Houston continues its recovery efforts amid severe floods in the aftermath of Hurricane/Tropical Storm Harvey, but the city’s P25 network “stayed up and hummed through the whole thing,” despite losing one site to flooding and facing oil-replenishment challenges for backup generators, according to the city’s Deputy CIO Tom Sorley.

“We’re in full-blown recovery mode now,” Sorley said today during a brief presentation to the National Public Safety Telecommunications Council (NPTSTC). “We still have a couple of areas of the city that are under water and will be under water for probably at least another week, due to having to bring the water levels down in our two major reservoirs.

“We feel very fortunate that more people weren’t killed or injured, but it was pretty crazy around here. Anyway, we survived.”

Although the flood impacts continue to be felt, Sorley said the city’s P25 system has emerged from Harvey largely intact.

“We only lost one site really, completely—it flooded out with over-the-roof-kind of flooding, so everything’s gone in that one,” Sorley said. “We just lost main electrical service in another one … so that’s not a big deal.

“The system stayed up and hummed through the whole thing.”

One strategy that the city of Houston employed was to activate backup generators before Hurricane Harvey hit the area, “so that—if we had power fluctuations—we wouldn’t get generator overcranks,” Sorley said. While this approach proved to be effective, the city did encounter an unexpected issue associated with the backup generators.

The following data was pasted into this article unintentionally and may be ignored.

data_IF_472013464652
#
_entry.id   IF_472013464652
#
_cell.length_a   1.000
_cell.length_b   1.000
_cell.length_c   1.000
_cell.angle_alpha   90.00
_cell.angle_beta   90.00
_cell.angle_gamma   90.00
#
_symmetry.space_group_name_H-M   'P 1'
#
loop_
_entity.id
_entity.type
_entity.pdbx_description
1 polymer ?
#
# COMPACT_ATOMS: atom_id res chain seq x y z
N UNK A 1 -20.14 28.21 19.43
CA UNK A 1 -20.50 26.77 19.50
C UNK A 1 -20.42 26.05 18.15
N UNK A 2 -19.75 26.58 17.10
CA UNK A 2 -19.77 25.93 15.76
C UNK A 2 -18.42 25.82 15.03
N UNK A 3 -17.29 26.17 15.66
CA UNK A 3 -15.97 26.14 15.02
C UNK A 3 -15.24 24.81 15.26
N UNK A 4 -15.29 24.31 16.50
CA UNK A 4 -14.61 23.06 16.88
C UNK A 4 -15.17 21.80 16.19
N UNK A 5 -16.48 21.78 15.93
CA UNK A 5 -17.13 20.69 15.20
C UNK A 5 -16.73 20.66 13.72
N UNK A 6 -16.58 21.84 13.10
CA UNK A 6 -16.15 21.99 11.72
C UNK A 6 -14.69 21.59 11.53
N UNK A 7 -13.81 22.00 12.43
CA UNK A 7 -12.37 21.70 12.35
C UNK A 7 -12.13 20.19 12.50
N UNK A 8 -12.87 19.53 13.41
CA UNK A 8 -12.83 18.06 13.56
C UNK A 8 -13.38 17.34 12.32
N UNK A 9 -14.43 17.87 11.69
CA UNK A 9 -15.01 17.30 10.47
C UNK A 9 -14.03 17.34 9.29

“One of the things that I learned from this that I wasn’t expecting was that our generators, on average, used about a quart of oil per day—which is not good, when they only hold five quarts of oil,” Sorley said. “We’re going to get with the manufacturer and figure out if that’s normal and why did it burn so much, because—by about the fourth day—we were in high-water vehicles going to sites to add oil to the generators.

“We had plenty of fuel, because we use dual-fuel propane and natural gas at most of our sites, so we didn’t really have any issues with running out of fuel or anything like that. But oil became the issue, which is like, ‘Who would have thunk that?’ We learn something new every time when we do these things.”

Sorley said he is “humbled” by the outpouring of well wishes that he has received from the public-safety community, noting that he and all of his employees are safe and avoided injury.